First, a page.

65 years of skiing in Glenwood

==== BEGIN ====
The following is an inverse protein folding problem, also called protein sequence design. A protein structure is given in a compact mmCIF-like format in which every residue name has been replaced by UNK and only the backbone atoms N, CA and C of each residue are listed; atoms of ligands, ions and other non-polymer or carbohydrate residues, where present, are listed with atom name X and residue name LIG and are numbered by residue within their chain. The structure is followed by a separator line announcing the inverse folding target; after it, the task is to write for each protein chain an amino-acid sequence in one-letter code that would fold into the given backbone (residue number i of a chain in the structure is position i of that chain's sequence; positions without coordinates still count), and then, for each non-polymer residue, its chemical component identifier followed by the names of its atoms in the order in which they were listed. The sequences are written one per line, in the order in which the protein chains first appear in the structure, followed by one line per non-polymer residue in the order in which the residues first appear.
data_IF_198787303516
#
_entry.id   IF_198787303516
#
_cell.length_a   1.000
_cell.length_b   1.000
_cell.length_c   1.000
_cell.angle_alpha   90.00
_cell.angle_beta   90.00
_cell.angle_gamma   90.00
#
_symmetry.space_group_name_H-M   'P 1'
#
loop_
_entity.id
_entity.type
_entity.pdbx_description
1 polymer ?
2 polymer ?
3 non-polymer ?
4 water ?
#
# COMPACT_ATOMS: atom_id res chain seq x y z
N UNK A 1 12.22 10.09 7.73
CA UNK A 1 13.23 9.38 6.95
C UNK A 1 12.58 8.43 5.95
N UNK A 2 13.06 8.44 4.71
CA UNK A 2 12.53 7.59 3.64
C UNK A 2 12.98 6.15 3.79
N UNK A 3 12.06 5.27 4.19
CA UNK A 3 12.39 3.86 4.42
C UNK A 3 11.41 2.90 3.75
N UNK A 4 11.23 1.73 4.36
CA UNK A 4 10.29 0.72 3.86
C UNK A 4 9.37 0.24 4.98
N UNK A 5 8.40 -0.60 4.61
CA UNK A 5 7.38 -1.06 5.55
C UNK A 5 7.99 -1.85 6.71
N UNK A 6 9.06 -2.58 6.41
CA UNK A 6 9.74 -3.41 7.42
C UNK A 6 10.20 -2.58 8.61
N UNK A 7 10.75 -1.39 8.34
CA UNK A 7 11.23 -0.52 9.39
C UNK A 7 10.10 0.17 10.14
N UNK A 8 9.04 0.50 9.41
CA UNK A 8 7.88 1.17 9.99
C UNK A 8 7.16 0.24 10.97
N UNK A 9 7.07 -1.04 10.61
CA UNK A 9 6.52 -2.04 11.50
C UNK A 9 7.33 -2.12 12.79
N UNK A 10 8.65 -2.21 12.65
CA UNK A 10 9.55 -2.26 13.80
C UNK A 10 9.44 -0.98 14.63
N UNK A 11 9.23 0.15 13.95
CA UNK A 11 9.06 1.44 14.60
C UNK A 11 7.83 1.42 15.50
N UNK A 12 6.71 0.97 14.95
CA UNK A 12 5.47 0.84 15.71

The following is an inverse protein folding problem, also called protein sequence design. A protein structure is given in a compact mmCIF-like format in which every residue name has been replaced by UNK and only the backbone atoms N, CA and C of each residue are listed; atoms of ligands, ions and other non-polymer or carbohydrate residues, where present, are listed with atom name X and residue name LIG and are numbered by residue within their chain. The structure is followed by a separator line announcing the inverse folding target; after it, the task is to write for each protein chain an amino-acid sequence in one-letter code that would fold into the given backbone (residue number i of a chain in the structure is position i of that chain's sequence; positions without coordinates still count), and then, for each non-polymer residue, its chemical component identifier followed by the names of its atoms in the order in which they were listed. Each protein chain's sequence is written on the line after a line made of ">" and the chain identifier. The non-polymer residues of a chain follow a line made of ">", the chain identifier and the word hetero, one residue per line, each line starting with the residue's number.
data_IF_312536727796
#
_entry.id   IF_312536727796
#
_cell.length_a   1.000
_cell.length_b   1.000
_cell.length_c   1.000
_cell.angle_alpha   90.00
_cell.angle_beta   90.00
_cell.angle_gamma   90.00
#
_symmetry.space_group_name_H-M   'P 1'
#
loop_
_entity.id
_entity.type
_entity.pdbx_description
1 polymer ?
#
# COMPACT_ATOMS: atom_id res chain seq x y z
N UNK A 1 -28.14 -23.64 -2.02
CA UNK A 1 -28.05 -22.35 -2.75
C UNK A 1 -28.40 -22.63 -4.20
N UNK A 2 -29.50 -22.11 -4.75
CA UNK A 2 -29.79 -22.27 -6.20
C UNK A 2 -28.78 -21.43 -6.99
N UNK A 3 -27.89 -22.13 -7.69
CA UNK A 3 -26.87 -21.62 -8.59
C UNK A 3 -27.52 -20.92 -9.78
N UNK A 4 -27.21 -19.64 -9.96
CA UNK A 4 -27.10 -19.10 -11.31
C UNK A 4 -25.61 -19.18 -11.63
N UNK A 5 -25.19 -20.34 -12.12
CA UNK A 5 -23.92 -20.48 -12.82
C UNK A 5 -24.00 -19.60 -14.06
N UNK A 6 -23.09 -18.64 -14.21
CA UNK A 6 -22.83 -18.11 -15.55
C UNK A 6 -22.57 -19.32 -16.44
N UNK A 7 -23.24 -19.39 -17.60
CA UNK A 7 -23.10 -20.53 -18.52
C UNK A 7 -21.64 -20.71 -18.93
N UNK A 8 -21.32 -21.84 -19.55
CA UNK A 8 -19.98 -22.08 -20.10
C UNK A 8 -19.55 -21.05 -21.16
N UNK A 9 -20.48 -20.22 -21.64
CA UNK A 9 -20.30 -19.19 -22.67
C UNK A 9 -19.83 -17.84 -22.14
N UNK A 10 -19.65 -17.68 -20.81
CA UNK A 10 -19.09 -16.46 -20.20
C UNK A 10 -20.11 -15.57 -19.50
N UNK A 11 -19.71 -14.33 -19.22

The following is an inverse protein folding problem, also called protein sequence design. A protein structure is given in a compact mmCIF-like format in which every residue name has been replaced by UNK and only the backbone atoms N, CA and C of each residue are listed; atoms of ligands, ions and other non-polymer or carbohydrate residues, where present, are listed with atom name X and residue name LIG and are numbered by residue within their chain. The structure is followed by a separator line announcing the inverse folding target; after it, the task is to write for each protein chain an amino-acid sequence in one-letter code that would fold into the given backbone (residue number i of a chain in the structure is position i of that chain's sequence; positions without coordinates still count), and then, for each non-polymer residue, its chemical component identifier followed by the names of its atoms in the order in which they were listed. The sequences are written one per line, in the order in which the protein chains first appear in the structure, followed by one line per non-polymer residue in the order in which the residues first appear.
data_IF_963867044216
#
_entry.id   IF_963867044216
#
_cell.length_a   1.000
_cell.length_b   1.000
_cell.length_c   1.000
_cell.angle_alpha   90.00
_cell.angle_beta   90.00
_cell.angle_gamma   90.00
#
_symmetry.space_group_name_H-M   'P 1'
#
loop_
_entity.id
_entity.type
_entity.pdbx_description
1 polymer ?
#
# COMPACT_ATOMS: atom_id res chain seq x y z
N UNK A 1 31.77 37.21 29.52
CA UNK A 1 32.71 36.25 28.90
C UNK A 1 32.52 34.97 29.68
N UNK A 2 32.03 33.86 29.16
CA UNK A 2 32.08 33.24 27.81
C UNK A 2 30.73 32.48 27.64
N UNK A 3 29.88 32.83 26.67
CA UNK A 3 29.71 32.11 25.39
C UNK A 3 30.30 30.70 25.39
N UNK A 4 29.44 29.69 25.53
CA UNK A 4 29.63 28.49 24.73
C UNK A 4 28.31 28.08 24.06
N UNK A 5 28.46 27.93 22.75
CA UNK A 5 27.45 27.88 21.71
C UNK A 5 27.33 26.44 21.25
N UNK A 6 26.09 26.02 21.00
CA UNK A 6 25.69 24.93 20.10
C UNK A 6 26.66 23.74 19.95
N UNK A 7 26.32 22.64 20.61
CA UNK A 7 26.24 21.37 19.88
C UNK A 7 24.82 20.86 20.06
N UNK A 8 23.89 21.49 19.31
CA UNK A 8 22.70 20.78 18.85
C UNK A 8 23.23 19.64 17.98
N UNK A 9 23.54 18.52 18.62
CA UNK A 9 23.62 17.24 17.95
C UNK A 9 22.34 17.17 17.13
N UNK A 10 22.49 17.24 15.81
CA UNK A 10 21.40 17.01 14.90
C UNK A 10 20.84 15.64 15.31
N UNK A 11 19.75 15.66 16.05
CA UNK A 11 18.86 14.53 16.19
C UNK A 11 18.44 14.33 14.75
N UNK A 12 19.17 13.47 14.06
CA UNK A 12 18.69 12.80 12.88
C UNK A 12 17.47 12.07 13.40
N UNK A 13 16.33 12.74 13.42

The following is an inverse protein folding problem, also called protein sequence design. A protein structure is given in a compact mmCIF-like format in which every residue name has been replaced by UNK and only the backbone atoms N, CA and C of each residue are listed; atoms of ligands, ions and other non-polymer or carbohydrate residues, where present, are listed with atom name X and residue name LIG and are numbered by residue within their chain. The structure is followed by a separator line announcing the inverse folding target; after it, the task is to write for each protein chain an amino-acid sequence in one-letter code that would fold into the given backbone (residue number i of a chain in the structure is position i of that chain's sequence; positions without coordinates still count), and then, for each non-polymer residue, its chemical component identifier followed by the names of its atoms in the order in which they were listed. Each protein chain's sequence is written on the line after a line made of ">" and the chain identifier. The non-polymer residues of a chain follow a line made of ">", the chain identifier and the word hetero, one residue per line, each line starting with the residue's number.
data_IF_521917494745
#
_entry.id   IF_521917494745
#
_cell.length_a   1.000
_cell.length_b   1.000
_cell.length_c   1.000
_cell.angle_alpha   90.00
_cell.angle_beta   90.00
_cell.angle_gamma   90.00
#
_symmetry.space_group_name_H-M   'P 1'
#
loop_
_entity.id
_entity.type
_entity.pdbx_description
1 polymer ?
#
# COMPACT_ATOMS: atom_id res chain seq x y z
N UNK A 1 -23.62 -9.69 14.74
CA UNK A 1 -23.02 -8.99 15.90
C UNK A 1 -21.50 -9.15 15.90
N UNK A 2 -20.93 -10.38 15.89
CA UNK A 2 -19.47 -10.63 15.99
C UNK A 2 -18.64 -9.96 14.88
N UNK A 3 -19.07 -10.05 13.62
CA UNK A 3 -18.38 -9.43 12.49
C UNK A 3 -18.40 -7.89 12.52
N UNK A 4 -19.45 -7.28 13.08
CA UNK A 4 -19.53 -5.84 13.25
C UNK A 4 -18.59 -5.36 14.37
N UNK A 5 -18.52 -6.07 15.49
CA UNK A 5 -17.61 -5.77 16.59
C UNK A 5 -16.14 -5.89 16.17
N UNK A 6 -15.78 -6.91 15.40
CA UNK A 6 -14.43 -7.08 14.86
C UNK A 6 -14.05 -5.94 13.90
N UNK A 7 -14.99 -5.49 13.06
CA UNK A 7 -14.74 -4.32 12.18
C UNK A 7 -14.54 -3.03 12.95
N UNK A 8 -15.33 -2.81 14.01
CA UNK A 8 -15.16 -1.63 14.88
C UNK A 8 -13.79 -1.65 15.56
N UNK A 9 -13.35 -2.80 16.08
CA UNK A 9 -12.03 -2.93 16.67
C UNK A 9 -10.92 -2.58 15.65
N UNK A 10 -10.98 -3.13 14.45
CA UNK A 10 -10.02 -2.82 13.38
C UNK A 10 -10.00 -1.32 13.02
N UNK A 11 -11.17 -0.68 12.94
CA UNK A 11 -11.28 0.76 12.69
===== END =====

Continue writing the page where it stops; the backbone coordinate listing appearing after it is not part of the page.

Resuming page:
GLENWOOD SPRINGS, Colo. At its beginning, Sunlight Mountain Resort was envisioned to be a big ski resort – well, at least a medium ski resort – complete with hotels and all. Instead, it became a relaxed ski mountain where locals could chill.Glen Hartmann skied the mountain when he was a kid. His family used to vacation here from the East Coast.”Sunlight was our hub for skiing,” he said. He later moved his own family here, and Sunlight still fit like a glove.”It was a good fit for us,” Hartmann said.An identifying characteristic of Sunlight is that over its 40 years in operation, not much has changed. And that’s the reason that people like Hartmann stick around. He’s also been part of the skier education program at the resort for the last 25 years.”It’s changed,” he said. “But it still has that local-classic feel to it. They’ve added new runs and things over the years, but it still is the classic experience.”Sunlight saw its first tracks on Dec. 16, 1966. There were only three runs and one chair lift, called the “Primo” lift, named after local rancher Primo Martino. The Primo lift took skiers up to nearly 10,000 feet, to the top of Compass Mountain. That inaugural season, lift tickets were $5.50.The ski mountain was opened by a Chicago Advertising man named John Higgs, who had envisioned the mountain to one day expand onto Williams Peak, replete with hotels, lodging, and all the bells and whistles. However, Higgs was never able to see his dream come to fruition. By 1969 the company was in extreme financial trouble, and Higgs resigned as president.Running the company alongside Higgs were locals Jack Goodrich of Rifle as vice president, rancher Bob Perry of Carbondale as treasurer, and veterinarian and rancher Carter Jackson of Glenwood Springs as secretary. The three took hold of operations when Higgs left.But even before Higgs had a dream to bring skiing to the small town of Glenwood Springs, others had made unsuccessful attempts. Three tries failed prior to Sunlight’s opening in 1966.In the winter of 1941-42 Red Mountain on the west side of Glenwood Springs was open for skiing to those who dared. Remnants of the old lift can still be seen today on the hillside.”Holiday Hill” opened In 1947 by brothers Don and John Vanderhoof, owners of Van’s Sporting Goods in Glenwood Springs. The hill was situated approximately at the current site of Sunlight’s Showdown trail. With only the one run, skiers were pulled up the hill by two 1,200-foot tow ropes powered by the engine of a 1929 Buick Touring car. The rusted remnants of the car can still be seen from Showdown.Holiday Hill was shut down by the city of Glenwood Springs to allow for another ski area to be opened closer to town. That venture eventually failed as well.That’s when Higgs began purchasing the land where Sunlight exists today.In 1966 the ski area recorded around 15,000 skiers. That number almost doubled the following year and in spite of a couple of difficult years in the late 1960s, by the mid ’70s the ski area was hosting more than 38,000 skiers annually.For the first 13 years Sunlight was operated by part-time management and local volunteers who traded work for skiing privileges. Back then, it was not unusual to start the lifts for a single skier, according to reports.The saying “the more things change, the more they stay the same” has seemed to fit this old mountain well. One thing’s for sure, it’s still a great place to make some good turns.”It’s just awesome skiing,” Hartmann said.Contact John Gardner: 945-8515, ext. firstname.lastname@example.orgPost Independent, Glenwood Springs, Colorado CO
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